redness or blotches appear unlike blushing
Ganglia: A mass of nerve cells or nerve tissue, often linking sympathetic
Gustatory Sweating: The production of sweat from the face when or after
eating, especially hot and spicy foods. It is especially common in those that
have been treated using Sympathectomy.
Hemothorax: A situation where there is loose blood with in the chest
cavity, very unusual and associated with major trauma, may be life threatening
although it can be solved via a chest tube relatively quickly.
Horner Syndrome: A reaction to Sympathectomy that results in the falling
of the higher eye lid, narrowed pupils as well as a dry eyeball. This is very
rare and occurs less now then when open surgery was performed.
Hyperhidrosis: Excessive sweat from the body including areas such as the
groin and feet, it is unusual and consists of more sweat than is needed for
thermoregulation with in the body.
Hyperhidrosis Surgery: Sympathectomy is surgery to correct Hyperhidrosis
and can include ETS.
Kuntz Nerve: A misleading name within Sympathectomy, Kuntz Nerve has only
been found in cats, however it is often used as a cause of high failure rates
within humans, sometimes in the context of Sympathectomy.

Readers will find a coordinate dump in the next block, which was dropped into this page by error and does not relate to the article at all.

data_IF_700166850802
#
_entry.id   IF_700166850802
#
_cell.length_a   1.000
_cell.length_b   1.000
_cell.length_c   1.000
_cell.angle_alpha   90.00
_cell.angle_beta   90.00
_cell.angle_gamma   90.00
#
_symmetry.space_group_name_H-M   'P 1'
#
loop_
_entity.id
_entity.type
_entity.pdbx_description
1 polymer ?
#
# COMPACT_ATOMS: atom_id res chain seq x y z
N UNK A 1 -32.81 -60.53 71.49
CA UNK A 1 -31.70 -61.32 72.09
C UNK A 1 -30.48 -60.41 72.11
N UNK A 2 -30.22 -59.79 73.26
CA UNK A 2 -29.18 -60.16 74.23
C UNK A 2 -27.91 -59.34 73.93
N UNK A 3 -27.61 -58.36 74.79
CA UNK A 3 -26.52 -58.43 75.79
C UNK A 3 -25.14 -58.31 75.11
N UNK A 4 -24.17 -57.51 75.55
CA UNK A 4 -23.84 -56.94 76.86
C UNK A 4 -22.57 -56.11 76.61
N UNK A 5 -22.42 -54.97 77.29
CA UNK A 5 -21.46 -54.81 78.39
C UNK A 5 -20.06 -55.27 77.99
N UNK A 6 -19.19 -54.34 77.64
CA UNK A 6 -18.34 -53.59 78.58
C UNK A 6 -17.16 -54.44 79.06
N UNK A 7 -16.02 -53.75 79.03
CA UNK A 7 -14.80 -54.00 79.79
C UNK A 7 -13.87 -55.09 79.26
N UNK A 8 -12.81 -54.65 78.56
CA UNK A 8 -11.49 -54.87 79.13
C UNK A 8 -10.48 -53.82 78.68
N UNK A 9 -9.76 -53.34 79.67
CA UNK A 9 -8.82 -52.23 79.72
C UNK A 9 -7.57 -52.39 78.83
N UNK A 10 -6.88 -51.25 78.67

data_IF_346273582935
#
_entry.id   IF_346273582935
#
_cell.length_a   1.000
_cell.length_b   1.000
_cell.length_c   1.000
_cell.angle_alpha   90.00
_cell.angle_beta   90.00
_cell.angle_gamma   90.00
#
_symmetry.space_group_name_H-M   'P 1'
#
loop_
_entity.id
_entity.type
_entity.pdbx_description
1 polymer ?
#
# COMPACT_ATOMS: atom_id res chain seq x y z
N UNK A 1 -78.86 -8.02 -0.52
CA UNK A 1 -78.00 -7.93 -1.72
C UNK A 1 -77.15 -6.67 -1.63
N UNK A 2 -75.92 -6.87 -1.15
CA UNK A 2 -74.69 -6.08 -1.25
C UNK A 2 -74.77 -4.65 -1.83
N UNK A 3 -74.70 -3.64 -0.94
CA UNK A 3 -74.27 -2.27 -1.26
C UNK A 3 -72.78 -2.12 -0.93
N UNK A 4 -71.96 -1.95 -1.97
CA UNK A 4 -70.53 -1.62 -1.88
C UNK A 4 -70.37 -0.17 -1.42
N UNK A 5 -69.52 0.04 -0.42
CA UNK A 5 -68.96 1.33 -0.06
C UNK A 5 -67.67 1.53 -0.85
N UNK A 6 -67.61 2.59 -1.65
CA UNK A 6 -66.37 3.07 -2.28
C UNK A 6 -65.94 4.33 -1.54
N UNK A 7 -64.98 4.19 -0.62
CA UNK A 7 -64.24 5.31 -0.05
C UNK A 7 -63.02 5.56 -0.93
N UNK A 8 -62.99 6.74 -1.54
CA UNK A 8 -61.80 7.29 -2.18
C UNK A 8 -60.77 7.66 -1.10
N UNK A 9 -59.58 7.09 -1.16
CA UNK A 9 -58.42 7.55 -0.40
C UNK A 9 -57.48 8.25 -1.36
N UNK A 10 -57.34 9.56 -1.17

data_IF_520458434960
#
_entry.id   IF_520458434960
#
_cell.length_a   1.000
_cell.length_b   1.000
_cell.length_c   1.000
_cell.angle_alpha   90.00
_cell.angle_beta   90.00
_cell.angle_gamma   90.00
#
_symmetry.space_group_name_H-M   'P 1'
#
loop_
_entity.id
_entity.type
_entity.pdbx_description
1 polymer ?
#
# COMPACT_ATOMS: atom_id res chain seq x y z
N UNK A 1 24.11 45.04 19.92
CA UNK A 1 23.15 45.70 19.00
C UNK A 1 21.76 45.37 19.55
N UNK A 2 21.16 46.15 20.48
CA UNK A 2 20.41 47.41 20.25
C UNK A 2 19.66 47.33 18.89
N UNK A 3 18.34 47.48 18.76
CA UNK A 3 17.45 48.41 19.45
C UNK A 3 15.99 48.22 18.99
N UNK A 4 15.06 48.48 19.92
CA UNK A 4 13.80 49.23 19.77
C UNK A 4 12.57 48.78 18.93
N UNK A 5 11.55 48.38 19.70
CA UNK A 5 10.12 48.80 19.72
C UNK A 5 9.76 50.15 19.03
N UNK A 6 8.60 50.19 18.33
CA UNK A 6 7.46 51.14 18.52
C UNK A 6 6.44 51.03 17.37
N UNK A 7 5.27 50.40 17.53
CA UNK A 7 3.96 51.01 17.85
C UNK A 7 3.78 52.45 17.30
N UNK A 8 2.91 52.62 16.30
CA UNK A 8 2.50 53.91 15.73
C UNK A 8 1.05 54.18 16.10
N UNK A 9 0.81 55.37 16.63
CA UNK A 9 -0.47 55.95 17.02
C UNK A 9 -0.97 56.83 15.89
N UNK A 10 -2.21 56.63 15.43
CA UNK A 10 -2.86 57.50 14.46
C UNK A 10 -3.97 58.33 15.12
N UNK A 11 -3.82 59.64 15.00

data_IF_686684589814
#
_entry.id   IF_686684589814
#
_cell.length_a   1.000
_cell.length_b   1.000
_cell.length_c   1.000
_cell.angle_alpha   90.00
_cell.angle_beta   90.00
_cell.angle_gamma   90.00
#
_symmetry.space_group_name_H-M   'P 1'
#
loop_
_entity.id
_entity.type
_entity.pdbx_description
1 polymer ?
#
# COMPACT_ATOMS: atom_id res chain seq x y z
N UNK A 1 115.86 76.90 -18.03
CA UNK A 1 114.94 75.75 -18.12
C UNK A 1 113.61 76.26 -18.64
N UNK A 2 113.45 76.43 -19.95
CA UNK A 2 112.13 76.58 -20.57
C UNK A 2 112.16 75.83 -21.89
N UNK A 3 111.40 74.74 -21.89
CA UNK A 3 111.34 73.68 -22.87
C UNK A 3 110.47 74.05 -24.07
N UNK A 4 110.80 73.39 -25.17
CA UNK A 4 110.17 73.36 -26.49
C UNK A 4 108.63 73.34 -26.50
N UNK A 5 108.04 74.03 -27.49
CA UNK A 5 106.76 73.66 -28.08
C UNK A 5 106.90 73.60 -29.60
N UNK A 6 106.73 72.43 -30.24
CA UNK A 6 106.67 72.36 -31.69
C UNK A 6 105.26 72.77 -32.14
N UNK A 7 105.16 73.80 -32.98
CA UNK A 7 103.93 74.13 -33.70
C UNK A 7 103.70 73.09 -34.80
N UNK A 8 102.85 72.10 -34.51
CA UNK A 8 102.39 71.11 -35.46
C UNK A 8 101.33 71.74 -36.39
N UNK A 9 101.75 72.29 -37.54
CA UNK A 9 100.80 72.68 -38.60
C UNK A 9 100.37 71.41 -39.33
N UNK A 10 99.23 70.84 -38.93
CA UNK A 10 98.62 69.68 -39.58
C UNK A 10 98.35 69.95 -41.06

Neurotransmitters: A cell within your body that when stimulated releases
an impulse that acts as a catalyst for a nerve action.
Nerve Graft: The name given to a procedure where a nerve has been
accidentally severed or cut and must be replaces using a nerve graft. Often the
graft is taken from nerve tissue within the ankle.
Palmar Hyperhidrosis: A medical term used to describe excessive sweating
from the hands or palms. This can often be traced back to overactive
sympathetic cells in the chest and is associated with anxiety and a rapid heart
Parasympathetic: Part of the involuntary nervous system. The other part is
called the sympathetic and together these are considered to be the autonomous
Perspiration: The action of sweat being produced by the body onto body
surfaces so they will evaporate and transfer heat away from the skin, cooling
itself down, It is part of the bodies thermoregulation.
Plantar Sweating: Similar to Palmar Sweating and uses the same mechanism
except it relates to feet. It is common for those with plantar Hyperhydrosis in 8
out of 10 people.
Pneumothorax: A medical term used when there is loose air within the
chest cavity, normally caused by severe trauma such as a shooting, stabbing or
an accident in surgery such as cutting a lung.
Robinul: A medication which stops the stimulation of sweat glands in
Rosacea: The name given to a skin condition where there are broken blood
vessels that can damage the texture and quality of skin in the facial area.
Sympathetic: Part of the involuntary nervous system. The other part is
called the parasympathetic and together these are considered to be the
autonomous nervous system.
T2 T3 T4 Levels: Used to describe at which point the sympathetic nerve is
being cut. T2 is the second level rib and so on.
Titanium Clips: The clips applied to nerve cells in Sympathectomy to stop
the stimulation of sympathetic gland cells. They are made from Titanium to
minimize allergic reactions or infections.
Varicose Veins: The enlargement and imposition of veins, often in the legs
because they come closer to the surface. This can be brought on by long periods of sitting